Fig. 2.5 Structures of hop alpha acids (kindly provided by Richard Webster, Bass Brewers).
between 2 and 15% of the weight of the hop cone. During the copper boil the alpha acids undergo isomerisation to form the cis and trans forms of the humulones. It is these iso-alpha acids that impart the bitter character to beer. In addition, iso-alpha acids have antiseptic properties and bittered beers have much better keeping properties than the earlier unbittered ales.
The hop oil fraction accounts for 0.05-2.0% of the weight of the cone. They comprise a complex mixture of more than 250 components, which have subtle floral, spicy, citrus and estery aromas and tastes. Varieties of hops which are rich in hop oils are often referred to as aroma hops. These varieties cannot be used throughout the copper boil since the oils are volatile. Thus, they are added towards the end of the boil or possibly post-fermentation, known as dry hopping.
In addition to the dried cones, several other hop-derived products are available for use in commercial brewing. The use of whole hops is now comparatively rare. The simplest processed hop products are powdered and pelleted dried cones. The hop cones are milled and then pressed into pellets and sealed into foil packets from which air has been removed. Removal of oxygen produces a more stable product. Stabilisation may be further promoted by the addition of magnesium hydroxide to form the magnesium salts of the alpha acids. Further heat processing is possible by heat treating the pellet to produce a hop preparation in which the alpha acids are pre-isomerised.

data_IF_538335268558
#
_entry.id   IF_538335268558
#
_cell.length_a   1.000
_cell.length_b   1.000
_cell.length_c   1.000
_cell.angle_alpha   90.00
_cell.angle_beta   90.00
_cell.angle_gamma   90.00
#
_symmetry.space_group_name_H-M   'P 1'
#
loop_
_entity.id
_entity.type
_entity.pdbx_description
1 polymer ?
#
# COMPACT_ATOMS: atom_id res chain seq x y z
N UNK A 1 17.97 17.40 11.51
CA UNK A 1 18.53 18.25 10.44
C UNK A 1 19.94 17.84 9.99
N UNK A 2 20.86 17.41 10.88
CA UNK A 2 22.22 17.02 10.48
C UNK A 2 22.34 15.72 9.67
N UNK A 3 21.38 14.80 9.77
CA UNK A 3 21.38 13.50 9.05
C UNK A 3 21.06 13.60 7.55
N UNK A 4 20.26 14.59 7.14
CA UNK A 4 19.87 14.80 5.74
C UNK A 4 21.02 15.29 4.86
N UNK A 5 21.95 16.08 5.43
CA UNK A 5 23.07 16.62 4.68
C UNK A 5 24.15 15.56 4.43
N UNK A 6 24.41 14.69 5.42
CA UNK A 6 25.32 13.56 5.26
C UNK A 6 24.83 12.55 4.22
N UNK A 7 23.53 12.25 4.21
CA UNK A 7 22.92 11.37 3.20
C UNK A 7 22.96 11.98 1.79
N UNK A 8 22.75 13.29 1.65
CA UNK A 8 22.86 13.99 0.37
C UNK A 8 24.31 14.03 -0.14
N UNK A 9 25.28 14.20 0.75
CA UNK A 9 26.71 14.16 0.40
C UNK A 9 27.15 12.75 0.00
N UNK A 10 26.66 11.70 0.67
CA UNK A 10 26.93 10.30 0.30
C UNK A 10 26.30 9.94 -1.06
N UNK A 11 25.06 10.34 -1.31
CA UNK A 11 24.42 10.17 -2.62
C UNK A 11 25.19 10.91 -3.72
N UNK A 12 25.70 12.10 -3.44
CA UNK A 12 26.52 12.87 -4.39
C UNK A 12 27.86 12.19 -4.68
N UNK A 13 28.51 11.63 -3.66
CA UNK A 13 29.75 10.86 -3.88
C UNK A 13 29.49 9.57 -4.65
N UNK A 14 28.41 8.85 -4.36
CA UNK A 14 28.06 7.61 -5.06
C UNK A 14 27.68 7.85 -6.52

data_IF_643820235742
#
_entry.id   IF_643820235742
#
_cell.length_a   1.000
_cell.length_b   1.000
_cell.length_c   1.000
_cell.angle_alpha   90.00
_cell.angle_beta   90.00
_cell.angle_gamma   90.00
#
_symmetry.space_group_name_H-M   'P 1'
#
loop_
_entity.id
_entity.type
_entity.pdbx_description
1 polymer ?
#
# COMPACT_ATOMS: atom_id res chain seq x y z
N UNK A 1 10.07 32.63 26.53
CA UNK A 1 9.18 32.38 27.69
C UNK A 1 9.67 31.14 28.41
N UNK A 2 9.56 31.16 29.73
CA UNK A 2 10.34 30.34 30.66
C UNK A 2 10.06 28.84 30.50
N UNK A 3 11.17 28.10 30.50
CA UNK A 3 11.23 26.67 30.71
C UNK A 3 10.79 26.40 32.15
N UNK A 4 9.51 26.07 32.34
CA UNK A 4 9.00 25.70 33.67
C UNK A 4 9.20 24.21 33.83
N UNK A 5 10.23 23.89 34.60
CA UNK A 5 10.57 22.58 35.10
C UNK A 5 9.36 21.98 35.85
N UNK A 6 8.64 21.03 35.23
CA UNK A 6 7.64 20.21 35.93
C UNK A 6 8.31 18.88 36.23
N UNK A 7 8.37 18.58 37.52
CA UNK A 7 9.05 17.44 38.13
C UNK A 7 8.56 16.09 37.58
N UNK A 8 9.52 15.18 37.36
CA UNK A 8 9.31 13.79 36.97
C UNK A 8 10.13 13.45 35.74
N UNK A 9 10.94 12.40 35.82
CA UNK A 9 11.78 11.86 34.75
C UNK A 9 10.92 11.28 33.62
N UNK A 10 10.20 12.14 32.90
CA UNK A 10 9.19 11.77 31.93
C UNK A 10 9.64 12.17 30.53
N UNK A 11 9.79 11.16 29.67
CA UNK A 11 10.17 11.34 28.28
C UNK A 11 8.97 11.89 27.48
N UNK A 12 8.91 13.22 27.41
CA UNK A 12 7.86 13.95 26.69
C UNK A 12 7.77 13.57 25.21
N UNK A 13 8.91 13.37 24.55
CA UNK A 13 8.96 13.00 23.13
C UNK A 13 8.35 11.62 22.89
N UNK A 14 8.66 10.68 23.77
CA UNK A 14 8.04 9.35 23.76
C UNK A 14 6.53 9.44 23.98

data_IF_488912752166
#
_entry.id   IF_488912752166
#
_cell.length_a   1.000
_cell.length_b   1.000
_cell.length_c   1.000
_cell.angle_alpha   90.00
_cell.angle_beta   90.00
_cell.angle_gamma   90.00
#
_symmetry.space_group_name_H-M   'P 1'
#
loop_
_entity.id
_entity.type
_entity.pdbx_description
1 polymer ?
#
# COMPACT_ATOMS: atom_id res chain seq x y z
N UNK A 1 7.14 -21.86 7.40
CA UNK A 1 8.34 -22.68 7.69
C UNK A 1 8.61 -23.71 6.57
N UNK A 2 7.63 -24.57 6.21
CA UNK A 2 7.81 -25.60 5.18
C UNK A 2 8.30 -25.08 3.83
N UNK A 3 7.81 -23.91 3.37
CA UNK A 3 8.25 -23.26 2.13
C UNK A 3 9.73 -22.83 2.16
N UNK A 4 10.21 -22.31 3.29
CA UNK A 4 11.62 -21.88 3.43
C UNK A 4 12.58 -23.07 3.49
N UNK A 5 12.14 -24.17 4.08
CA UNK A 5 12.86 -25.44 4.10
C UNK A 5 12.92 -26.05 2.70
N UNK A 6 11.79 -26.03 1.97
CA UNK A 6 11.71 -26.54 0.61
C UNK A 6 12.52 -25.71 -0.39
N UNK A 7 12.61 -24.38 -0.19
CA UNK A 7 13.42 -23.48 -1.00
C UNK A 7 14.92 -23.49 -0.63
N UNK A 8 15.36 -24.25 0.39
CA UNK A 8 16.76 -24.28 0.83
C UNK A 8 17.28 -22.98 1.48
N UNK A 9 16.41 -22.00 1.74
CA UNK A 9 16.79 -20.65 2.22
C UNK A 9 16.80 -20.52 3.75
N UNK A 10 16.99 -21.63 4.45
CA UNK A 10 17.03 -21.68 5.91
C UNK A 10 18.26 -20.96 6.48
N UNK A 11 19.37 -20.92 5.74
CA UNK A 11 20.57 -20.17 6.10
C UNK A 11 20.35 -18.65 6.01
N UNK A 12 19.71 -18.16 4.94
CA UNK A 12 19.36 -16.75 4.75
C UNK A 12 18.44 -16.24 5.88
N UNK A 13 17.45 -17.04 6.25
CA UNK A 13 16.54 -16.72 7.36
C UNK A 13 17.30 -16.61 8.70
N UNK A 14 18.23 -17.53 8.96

Extracted hop resins are also available. Early commercial processes used organic solvents to extract hop resins, now liquid carbon dioxide is more often employed. The latter avoids the possibility of organic solvent residues being introduced to beers with the hop extracts and by manipulation of the conditions of extraction it is possible to obtain a fraction rich in alpha acids but without unwanted impurities. The same technique can be applied to aroma varieties to obtain hop oil extracts. These extracts may be blended to produce bespoke flavours and aromas for individual customers.
Use of pre-isomerised resins provides a reproducible means of bittering beers with a product which generates a minimum of waste material and is stable. These purified products have the further advantage that they may be modified chemically to introduce desirable properties and remove undesirable characters. Thus, hop derived products are now in use which have enhanced bittering qualities, promote good beer head formation and a reduced potential to generate adverse flavours due to interactions with light (Kember, 1990; Bradley, 1997).
The first stage of the brewery process proper is the preparation of'sweet wort'. The steps involved are (1) milling, in which the malt and any other solid source of extract are converted into a coarse flour known as the grist, (2) 'mashing', in which the grist is suspended in water and heated to prepare an aqueous extract from the grist and finally (3) a separation stage, in which the spent grains are removed to leave partially clarified sweet wort.